MEMORY, TRANSFERENCE AND
RECONSTRUCTION: READER'S PARTICIPATION IN CHARLOTTE DELBO'S AUSCHWITZ ET
APRÈS (AUSCHWITZ AND AFTER)
A.H. Linchet, Ph.D.
In her last work titled “La mémoire et les jours”—Days and Memory--, French writer and Auschwitz survivor, Charlotte Delbo, speaks of two selves: the “me” of now—the post-Auschwitz self--, living under the control of what she calls mémoire ordinaire—common memory--, and the “me” of then, the Auschwitz “me”, living under the dominion of mémoire profonde, or deep memory.
In this article and through an analysis of Delbo’s first volume of her trilogy Auschwitz et après—Auschwitz and After--, I demonstrate how the French writer re-unifies her split self and reconstructs her shattered identity. A return to literature after Auschwitz, provides a venue for re-experience and a bridge between what she was—an intellectual—before the war, and what she reclaims after the return. I contend that the transferrential nature of her writing—a literary venue for re-experience--as well as effective communication with her reader, which calls for active participation, allow her to reconcile both paths to remembrance, both selves.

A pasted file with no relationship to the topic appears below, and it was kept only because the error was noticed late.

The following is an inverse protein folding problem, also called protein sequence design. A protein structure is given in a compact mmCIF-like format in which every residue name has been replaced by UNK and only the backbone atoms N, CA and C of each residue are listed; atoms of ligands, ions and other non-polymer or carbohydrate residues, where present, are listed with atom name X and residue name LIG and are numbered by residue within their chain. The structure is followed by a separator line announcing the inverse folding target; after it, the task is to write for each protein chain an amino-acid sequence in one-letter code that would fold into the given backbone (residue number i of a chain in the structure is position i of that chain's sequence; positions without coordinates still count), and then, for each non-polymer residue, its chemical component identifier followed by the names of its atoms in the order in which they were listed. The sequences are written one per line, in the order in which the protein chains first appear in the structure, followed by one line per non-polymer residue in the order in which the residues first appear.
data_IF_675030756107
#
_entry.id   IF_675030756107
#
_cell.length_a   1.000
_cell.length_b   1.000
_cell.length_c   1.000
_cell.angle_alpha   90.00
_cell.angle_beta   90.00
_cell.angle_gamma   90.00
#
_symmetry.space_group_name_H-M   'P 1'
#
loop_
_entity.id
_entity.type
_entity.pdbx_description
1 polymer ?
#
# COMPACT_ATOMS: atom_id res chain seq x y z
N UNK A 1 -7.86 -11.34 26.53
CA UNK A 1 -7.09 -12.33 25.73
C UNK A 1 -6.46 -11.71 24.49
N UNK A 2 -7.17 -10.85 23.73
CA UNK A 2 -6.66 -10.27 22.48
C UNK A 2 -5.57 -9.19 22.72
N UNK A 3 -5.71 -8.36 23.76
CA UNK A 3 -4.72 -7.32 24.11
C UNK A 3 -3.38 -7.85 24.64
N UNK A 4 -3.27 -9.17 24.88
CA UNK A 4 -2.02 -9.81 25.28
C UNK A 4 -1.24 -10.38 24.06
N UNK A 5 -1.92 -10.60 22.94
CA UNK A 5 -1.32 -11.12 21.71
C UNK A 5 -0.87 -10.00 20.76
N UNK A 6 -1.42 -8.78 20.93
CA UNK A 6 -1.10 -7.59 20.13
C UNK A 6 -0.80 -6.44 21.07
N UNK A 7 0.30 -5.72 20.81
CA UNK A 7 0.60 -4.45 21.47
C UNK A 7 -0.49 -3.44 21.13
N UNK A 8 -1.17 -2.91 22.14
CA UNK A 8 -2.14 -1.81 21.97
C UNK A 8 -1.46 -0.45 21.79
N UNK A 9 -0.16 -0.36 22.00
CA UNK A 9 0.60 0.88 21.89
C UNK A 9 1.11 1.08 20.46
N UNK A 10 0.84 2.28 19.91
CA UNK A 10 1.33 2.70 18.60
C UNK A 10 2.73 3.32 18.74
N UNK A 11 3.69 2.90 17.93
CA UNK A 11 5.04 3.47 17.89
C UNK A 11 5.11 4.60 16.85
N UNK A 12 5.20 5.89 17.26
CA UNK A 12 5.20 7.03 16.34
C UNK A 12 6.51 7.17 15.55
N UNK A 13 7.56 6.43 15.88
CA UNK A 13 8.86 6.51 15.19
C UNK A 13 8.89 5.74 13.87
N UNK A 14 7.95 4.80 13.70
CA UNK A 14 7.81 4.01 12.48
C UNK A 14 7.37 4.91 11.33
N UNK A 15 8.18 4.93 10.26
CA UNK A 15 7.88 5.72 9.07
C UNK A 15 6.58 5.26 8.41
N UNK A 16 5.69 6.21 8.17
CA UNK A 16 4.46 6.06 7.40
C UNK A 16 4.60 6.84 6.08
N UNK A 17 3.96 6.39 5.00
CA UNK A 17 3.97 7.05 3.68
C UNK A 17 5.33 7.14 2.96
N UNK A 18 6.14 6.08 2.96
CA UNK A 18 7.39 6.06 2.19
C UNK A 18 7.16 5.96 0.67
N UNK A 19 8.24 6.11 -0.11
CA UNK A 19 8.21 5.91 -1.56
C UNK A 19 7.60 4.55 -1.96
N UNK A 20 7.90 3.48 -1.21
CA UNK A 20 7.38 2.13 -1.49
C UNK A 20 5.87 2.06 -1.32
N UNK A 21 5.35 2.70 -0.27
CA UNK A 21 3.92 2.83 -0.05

© Dominique A.H. Linchet.